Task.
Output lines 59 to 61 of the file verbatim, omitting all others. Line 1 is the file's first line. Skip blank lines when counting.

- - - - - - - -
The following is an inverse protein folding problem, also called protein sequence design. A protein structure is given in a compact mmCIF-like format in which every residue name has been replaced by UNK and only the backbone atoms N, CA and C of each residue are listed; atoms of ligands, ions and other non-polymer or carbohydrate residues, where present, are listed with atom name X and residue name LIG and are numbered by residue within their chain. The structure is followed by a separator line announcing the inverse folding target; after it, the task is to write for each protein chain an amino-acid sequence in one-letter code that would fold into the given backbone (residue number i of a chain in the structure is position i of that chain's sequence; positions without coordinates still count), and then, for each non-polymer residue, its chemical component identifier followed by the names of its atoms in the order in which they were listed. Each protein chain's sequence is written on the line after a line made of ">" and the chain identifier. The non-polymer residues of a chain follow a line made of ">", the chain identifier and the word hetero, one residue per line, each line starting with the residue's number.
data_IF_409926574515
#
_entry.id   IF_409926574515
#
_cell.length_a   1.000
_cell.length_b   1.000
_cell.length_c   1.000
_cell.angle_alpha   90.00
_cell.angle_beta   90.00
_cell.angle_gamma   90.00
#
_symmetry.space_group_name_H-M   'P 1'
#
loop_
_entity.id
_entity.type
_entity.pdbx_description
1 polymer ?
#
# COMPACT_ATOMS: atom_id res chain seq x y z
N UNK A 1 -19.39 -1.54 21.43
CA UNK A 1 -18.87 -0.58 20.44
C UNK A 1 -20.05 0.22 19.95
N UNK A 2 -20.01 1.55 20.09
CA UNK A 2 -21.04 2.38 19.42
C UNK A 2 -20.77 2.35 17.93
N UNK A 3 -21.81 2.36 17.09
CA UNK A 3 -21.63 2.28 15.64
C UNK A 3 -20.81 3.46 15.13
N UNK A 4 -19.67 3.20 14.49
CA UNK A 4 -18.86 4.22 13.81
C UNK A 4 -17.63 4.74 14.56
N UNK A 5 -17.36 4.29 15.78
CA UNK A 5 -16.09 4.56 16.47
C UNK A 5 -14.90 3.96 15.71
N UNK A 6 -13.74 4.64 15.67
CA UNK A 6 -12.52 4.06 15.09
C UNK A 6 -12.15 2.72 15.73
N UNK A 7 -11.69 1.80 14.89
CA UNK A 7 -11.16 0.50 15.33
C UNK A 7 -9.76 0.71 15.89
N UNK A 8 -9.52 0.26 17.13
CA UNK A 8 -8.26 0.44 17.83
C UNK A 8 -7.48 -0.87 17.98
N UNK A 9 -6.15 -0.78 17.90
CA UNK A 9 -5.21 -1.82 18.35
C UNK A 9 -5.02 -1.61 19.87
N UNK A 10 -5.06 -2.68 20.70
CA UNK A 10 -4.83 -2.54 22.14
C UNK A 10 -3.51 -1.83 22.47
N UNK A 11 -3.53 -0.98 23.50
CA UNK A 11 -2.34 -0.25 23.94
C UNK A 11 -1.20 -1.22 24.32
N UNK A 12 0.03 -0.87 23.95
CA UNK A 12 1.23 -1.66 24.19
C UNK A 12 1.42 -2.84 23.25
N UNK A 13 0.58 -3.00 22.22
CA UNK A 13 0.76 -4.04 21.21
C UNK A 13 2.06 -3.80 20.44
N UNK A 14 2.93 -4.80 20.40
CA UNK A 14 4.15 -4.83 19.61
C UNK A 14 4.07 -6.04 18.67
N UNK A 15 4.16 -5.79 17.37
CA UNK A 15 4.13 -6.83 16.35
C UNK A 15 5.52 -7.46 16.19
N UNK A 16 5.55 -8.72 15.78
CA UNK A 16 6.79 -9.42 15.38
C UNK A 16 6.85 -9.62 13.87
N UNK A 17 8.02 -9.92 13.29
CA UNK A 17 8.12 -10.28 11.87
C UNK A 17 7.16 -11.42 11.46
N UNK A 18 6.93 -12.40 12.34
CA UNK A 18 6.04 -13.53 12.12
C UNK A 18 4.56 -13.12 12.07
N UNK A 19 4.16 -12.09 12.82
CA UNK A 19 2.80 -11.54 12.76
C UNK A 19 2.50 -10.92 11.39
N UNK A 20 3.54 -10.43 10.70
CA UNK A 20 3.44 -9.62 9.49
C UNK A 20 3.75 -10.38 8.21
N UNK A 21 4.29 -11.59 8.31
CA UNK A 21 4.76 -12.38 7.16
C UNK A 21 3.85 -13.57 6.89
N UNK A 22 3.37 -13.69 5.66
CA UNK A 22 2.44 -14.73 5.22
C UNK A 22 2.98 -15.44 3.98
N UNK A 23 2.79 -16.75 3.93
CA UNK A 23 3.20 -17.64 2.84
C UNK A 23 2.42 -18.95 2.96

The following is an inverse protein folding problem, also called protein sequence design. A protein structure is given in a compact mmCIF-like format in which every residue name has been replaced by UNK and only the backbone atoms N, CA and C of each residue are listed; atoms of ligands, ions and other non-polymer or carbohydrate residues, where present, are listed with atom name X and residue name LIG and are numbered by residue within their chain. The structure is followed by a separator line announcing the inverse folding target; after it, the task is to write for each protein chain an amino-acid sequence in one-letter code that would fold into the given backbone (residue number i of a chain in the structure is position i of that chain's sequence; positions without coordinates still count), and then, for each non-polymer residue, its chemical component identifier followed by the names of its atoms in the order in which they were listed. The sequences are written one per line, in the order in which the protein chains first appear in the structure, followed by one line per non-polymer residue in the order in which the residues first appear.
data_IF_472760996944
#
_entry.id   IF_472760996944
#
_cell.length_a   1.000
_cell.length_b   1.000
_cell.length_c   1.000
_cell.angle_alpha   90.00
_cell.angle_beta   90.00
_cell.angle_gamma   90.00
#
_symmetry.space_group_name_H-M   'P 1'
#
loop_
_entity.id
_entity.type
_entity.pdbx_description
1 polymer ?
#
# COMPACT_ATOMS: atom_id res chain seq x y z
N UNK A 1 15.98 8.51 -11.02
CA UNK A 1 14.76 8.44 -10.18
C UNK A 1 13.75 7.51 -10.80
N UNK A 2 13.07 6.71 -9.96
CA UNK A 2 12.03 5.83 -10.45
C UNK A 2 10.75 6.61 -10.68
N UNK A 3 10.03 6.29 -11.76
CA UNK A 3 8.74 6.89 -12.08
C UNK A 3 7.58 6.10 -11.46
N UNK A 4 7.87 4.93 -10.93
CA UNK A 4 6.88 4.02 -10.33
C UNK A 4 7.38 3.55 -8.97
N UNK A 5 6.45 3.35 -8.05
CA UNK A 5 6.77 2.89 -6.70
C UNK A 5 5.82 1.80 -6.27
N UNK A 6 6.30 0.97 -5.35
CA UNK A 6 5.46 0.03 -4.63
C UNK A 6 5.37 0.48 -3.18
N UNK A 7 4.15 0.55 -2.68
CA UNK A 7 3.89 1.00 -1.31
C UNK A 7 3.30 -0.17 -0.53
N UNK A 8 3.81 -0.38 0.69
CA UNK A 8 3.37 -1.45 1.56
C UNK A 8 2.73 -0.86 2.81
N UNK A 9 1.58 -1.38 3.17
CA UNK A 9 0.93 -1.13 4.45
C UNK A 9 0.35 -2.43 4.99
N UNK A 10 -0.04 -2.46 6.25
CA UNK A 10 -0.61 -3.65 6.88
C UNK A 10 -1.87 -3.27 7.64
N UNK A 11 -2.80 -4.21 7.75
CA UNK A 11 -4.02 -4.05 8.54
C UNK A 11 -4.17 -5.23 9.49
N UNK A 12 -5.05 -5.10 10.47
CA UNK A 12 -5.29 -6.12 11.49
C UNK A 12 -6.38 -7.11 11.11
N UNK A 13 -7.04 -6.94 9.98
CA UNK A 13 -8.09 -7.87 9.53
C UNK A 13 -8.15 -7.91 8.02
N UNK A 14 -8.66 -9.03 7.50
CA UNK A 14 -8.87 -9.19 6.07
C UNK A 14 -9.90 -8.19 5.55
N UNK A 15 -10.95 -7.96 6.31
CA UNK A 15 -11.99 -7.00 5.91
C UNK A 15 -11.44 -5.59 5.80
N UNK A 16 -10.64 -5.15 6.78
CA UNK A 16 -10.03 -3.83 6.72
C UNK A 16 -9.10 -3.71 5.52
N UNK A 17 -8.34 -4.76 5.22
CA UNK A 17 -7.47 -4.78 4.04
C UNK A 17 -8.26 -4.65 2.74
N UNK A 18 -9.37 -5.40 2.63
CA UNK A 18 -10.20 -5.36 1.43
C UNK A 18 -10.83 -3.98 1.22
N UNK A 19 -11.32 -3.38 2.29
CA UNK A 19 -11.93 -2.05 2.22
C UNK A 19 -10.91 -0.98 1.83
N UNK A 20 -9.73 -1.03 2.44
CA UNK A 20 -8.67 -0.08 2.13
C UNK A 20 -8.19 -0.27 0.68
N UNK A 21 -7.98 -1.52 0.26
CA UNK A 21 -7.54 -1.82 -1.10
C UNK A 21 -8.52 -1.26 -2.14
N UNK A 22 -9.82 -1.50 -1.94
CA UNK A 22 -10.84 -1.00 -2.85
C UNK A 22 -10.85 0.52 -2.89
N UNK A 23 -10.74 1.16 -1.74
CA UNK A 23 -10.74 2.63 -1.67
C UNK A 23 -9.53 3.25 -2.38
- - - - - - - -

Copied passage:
CA UNK A 13 0.76 -4.04 21.21
C UNK A 13 2.06 -3.80 20.44
N UNK A 14 2.93 -4.80 20.40